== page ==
Flavor: The Science of Our Most Neglected Sense - Bob Holmes 2017


Page numbers listed correspond to the print edition of this book. You can use your device’s search function to locate particular terms in the text.


4 Richard Wrangham argues: Richard Wrangham, Catching Fire: How Cooking Made Us Human (New York: Basic Books, 2009): 105—127.

4 spices have antibacterial properties: Paul W. Sherman and Jennifer Billing, “Darwinian Gastronomy: Why We Use Spices,” BioScience 49 (1999): 453—463.

5 more brain systems: Gordon M. Shepherd, “Neuroenology: How the Brain Creates the Taste of Wine,” Flavour 4 (2015): 19, doi:10.1186/s13411-014-0030-9.

6 Vegemite: Paul Rozin and Michael Siegal, “Vegemite as a Marker of National Identity,” Gastronomica 3, no. 4 (2003): 63—67.

6 holidays, sex, and family time: J. Westenhoefer and V. Pudel, “Pleasure from Food: Importance for Food Choice and Consequences of Deliberate Restriction,” Appetite 20 (1993): 246.

8 English speakers generally use taste: Paul Rozin, “’Taste-Smell Confusions’ and the Duality of the Olfactory Sense,” Perception and Psychophysics 31 (1982): 397—401.

11 Bush told reporters: Maureen Dowd, “’I’m President,’ So No More Broccoli!,” New York Times, March 23, 1990,


14 Bartoshuk who first suggested: Linda M. Bartoshuk, Valerie B. Duffy, and Inglis J. Miller, “PTC/PROP Tasting: Anatomy, Psychophysics, and Sex Effects,” Physiology & Behavior 56 (1994): 1165—1171.

17 lose those extraneous tastes: Alexander A. Bachmanov et al., “Genetics of Taste Receptors,” Current Pharmaceutical Design 20 (2014): 2669—2683.

17 vampire bats: Wei Hong and Huabin Zhao, “Vampire Bats Exhibit Evolutionary Reduction of Bitter Taste Receptor Genes Common to Other Bats,” Proceedings of the Royal Society B (2014), doi:10.1098/rspb.2014.1079.

23 104 diverse bitter-tasting chemicals: Wolfgang Meyerhof et al., “The Molecular Receptive Ranges of Human TAS2R Bitter Taste Receptors,” Chemical Senses 35 (2010): 157—170.

26 published a letter: Robert Ho Man Kwok, “Chinese-Restaurant Syndrome,” New England Journal of Medicine 278 (1968): 796.

26 picked up the story: For a good treatment of the history of Chinese restaurant syndrome, see Ian Mosby, “’That Won-Ton Soup Headache’: The Chinese Restaurant Syndrome, MSG and the Making of American Food, 1968—1980,” Social History of Medicine (2009): 133—151, doi:10.1093/shm/hkn098.

27 fifty-eight million pounds: Ibid., 7.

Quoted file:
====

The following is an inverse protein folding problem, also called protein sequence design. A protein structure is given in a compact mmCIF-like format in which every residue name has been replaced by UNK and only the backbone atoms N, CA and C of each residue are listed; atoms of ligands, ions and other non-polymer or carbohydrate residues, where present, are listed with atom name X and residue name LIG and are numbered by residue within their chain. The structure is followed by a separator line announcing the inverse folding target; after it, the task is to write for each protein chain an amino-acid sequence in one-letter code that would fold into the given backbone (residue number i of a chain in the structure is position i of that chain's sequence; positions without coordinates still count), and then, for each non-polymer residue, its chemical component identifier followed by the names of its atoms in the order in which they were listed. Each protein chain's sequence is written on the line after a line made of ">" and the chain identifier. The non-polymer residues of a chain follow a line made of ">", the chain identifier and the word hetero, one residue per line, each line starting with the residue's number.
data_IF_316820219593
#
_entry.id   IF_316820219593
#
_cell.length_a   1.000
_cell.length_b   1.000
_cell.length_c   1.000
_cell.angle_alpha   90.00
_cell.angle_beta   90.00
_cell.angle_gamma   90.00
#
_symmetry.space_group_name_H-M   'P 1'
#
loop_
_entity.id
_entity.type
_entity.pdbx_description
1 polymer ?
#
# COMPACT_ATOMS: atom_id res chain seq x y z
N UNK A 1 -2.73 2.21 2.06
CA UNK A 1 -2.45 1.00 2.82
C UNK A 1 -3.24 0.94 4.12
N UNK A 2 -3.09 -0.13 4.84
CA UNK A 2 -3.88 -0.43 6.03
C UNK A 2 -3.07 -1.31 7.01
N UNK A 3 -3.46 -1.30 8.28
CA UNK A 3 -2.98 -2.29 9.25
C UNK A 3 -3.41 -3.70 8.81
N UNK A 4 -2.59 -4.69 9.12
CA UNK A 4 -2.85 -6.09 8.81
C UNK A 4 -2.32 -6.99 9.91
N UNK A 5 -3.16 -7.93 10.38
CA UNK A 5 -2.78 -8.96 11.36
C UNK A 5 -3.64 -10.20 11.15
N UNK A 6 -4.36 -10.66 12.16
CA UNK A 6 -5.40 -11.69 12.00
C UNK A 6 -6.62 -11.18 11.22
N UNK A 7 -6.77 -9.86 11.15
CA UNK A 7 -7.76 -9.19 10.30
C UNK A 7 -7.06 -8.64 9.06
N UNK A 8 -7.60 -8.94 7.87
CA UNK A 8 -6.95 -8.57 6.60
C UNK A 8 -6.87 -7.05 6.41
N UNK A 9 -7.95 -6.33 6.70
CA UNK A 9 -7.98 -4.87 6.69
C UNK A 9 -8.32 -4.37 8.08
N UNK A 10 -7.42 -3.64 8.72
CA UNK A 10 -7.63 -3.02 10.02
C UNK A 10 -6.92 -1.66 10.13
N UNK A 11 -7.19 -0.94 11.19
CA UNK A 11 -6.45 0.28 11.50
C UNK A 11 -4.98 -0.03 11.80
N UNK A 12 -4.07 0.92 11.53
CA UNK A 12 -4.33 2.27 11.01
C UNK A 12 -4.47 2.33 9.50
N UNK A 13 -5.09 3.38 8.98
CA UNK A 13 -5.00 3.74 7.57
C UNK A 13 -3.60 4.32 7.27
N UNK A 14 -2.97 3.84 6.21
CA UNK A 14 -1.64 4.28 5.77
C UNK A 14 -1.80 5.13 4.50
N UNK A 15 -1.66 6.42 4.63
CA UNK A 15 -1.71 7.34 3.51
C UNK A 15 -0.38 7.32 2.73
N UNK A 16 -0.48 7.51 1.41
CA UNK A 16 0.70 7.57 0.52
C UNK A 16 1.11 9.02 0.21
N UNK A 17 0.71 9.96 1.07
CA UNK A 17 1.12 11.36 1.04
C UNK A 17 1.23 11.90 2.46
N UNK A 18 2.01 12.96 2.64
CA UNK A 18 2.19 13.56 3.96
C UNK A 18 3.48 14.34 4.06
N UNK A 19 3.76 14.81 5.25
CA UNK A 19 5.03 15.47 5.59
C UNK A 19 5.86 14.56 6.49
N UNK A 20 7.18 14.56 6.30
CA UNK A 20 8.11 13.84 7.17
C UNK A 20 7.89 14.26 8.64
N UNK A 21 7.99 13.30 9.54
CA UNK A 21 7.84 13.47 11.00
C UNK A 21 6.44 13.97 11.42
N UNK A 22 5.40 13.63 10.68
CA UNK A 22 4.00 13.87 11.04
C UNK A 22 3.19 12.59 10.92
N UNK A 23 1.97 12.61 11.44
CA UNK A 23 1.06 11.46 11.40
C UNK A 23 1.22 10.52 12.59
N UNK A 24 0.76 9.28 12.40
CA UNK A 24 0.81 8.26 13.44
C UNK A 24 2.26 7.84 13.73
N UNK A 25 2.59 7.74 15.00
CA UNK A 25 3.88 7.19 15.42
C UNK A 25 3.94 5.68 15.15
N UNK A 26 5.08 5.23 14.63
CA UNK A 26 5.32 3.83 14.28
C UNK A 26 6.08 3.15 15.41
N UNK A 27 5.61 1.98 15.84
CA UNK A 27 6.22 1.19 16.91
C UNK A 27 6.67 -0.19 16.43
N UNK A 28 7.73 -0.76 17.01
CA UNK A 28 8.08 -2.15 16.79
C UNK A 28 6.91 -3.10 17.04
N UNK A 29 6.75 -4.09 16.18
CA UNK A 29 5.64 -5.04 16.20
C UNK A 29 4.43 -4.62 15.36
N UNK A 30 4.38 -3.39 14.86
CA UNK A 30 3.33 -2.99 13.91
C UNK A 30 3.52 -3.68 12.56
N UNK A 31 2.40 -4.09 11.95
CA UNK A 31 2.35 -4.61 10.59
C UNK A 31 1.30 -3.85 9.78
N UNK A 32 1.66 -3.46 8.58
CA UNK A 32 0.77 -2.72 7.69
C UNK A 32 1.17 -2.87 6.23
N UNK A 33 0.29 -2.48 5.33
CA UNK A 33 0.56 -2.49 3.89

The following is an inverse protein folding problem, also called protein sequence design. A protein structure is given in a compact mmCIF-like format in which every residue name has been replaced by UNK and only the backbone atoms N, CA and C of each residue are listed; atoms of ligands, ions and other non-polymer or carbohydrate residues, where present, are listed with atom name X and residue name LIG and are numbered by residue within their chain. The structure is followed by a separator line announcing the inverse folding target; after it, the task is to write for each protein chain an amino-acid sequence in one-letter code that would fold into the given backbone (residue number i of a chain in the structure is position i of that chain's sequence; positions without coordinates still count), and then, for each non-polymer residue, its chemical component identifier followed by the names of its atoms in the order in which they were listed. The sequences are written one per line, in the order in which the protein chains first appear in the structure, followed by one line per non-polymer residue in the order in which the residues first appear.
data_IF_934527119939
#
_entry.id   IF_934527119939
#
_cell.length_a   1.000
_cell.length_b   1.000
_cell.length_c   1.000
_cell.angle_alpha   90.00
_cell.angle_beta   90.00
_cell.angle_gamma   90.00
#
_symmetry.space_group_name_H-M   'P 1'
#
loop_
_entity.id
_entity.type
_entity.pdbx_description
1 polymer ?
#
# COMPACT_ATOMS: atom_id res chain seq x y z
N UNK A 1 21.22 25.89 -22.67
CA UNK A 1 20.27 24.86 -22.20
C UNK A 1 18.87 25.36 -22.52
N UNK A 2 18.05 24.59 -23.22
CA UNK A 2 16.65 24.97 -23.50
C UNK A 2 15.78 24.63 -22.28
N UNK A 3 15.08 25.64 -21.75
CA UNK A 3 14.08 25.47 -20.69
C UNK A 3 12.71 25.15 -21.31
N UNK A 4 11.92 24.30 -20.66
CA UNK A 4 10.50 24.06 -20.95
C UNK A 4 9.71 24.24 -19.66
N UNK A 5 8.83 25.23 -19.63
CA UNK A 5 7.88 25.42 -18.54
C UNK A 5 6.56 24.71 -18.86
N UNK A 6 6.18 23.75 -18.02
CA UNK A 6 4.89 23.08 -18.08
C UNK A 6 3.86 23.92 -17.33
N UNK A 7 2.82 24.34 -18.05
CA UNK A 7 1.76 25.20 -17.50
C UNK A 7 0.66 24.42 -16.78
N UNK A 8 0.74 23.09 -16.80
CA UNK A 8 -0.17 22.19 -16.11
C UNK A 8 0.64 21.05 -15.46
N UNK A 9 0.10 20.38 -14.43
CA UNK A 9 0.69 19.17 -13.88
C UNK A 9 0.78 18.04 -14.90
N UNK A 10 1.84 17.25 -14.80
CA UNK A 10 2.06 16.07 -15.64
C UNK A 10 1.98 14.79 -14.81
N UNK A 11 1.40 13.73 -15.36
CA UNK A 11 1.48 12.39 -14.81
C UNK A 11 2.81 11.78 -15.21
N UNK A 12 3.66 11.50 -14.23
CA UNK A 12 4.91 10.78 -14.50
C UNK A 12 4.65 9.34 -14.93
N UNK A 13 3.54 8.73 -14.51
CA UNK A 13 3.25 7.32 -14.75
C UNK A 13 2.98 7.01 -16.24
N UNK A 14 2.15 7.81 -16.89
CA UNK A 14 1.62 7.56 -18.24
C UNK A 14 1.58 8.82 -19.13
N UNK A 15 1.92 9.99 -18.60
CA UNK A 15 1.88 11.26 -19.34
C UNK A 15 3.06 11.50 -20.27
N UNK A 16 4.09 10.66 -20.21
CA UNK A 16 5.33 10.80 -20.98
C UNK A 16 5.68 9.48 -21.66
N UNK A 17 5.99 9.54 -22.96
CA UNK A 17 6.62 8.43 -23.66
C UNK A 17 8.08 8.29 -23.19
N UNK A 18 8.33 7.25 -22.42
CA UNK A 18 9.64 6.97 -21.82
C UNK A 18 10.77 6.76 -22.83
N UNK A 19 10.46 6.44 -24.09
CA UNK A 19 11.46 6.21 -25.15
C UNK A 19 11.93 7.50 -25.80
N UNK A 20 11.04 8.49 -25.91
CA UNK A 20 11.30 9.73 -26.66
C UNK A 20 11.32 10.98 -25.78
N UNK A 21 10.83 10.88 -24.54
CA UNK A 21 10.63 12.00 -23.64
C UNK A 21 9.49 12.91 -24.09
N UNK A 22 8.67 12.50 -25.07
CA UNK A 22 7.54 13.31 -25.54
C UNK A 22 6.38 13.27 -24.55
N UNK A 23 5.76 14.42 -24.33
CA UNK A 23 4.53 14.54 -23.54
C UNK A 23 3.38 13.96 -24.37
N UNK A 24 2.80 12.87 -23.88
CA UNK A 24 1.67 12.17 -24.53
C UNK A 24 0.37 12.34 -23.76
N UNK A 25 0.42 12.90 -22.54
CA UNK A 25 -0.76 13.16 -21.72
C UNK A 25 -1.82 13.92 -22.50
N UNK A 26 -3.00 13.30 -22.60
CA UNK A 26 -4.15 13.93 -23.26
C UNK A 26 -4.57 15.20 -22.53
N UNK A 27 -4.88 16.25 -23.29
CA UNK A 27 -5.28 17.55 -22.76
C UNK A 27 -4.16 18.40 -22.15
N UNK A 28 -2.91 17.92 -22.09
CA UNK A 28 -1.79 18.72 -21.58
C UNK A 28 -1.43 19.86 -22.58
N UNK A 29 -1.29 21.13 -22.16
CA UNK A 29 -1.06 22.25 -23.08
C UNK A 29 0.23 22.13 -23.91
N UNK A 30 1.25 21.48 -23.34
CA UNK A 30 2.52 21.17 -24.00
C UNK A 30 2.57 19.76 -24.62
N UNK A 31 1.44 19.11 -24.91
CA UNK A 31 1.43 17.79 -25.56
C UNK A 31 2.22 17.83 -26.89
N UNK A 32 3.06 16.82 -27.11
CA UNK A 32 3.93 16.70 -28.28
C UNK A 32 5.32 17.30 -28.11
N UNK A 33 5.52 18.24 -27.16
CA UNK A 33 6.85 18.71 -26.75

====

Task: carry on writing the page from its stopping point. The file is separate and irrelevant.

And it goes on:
27 most damning evidence: L. Tarasoff and M. F. Kelly, “Monosodium L-Glutamate: A Double-Blind Study and Review,” Food and Chemical Toxicology 31 (1993): 1019—1035.

27 when researchers looked back: Ibid.

29 discovered by accident: Anonymous, “The Inventor of Saccharine,” Scientific American, July 17, 1886, 36.

29 Cyclamate: Deborah Jean Warner, Sweet Stuff: An American History of Sweeteners from Sugar to Sucralose (Lanham, MD: Rowman & Littlefield, 2011), 195, accessed via Google Books, March 29, 2016.

29 Aspartame: Robert H. Mazur, “Discovery of Aspartame,” in Lewis D. Stegink and L. J. Filer, Jr., eds., Aspartame: Physiology and Biochemistry (New York: Marcel Dekker, 1984), 4.

29 Sucralose: Burkhard Bilger, “The Search for Sweet,” The New Yorker, May 22, 2006, 40.

30 Pepsi is about 11 percent: Daniel Engber, “The Quest for a Natural Sugar Substitute,” New York Times Magazine, January 1, 2014,

30 its own distinctive timing: Paul A. S. Breslin and Alan C. Spector, “Mammalian Taste Perception,” Current Biology 18 (2008): R153.

30 ten seconds later: Engber, “Quest for a Natural Sugar.”

30 four seconds longer: Ibid.

31 9 grams of salt daily: S. L. Drake and M. A. Drake, “Comparison of Salty Taste and Time Intensity of Sea and Land Salts from around the World,” Journal of Sensory Studies 26 (2010): 25.

31 from processed foods: Marjorie Ellin Doyle and Kathleen A. Glass, “Sodium Reduction and Its Effect on Food Safety, Food Quality, and Human Health,” Comprehensive Reviews in Food Science and Food Safety 9 (2010): 44—56.

31 high blood pressure: Ibid., 45.

32 they taste saltier: Tassyana Vieira Marques Freire et al., “Salting Potency and Time-Intensity Profile of Microparticulated Sodium Chloride in Shoestring Potatoes,” Journal of Sensory Studies 30 (2015): 1—9.

33 bitter-tasting medicines: Adam A. Clark, Stephen B. Liggett, and Steven D. Munger, “Extraoral Bitter Taste Receptors as Mediators of Off-Target Drug Effects,” FASEB Journal 26 (2012): 4827—4831.

34 more sinus infections: Robert J. Lee and Noam A. Cohen, “The Emerging Role of the Bitter Taste Receptor T2R38 in Upper Respiratory Infection and Chronic Rhinosinusitis,” American Journal of Rhinology and Allergy 27 (2013): 283—286.